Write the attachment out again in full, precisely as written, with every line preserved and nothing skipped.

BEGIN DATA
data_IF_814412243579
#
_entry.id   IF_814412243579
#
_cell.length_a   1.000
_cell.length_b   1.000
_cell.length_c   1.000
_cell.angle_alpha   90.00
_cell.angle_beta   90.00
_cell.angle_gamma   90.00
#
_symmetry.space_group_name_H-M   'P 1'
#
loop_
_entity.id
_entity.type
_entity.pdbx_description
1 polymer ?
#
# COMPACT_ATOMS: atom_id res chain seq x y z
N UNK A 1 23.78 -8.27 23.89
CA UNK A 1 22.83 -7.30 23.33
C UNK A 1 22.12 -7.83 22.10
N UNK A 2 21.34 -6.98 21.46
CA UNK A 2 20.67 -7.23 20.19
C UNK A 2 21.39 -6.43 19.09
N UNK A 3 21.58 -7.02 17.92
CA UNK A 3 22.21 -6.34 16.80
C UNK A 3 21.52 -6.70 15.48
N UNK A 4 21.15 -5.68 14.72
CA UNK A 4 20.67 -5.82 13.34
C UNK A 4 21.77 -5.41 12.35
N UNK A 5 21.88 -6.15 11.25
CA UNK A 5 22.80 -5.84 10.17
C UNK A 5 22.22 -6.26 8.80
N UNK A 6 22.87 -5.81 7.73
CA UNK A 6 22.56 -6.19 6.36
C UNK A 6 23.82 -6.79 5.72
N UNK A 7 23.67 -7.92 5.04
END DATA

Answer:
data_IF_814412243579
#
_entry.id   IF_814412243579
#
_cell.length_a   1.000
_cell.length_b   1.000
_cell.length_c   1.000
_cell.angle_alpha   90.00
_cell.angle_beta   90.00
_cell.angle_gamma   90.00
#
_symmetry.space_group_name_H-M   'P 1'
#
loop_
_entity.id
_entity.type
_entity.pdbx_description
1 polymer ?
#
# COMPACT_ATOMS: atom_id res chain seq x y z
N UNK A 1 23.78 -8.27 23.89
CA UNK A 1 22.83 -7.30 23.33
C UNK A 1 22.12 -7.83 22.10
N UNK A 2 21.34 -6.98 21.46
CA UNK A 2 20.67 -7.23 20.19
C UNK A 2 21.39 -6.43 19.09
N UNK A 3 21.58 -7.02 17.92
CA UNK A 3 22.21 -6.34 16.80
C UNK A 3 21.52 -6.70 15.48
N UNK A 4 21.15 -5.68 14.72
CA UNK A 4 20.67 -5.82 13.34
C UNK A 4 21.77 -5.41 12.35
N UNK A 5 21.88 -6.15 11.25
CA UNK A 5 22.80 -5.84 10.17
C UNK A 5 22.22 -6.26 8.80
N UNK A 6 22.87 -5.81 7.73
CA UNK A 6 22.56 -6.19 6.36
C UNK A 6 23.82 -6.79 5.72
N UNK A 7 23.67 -7.92 5.04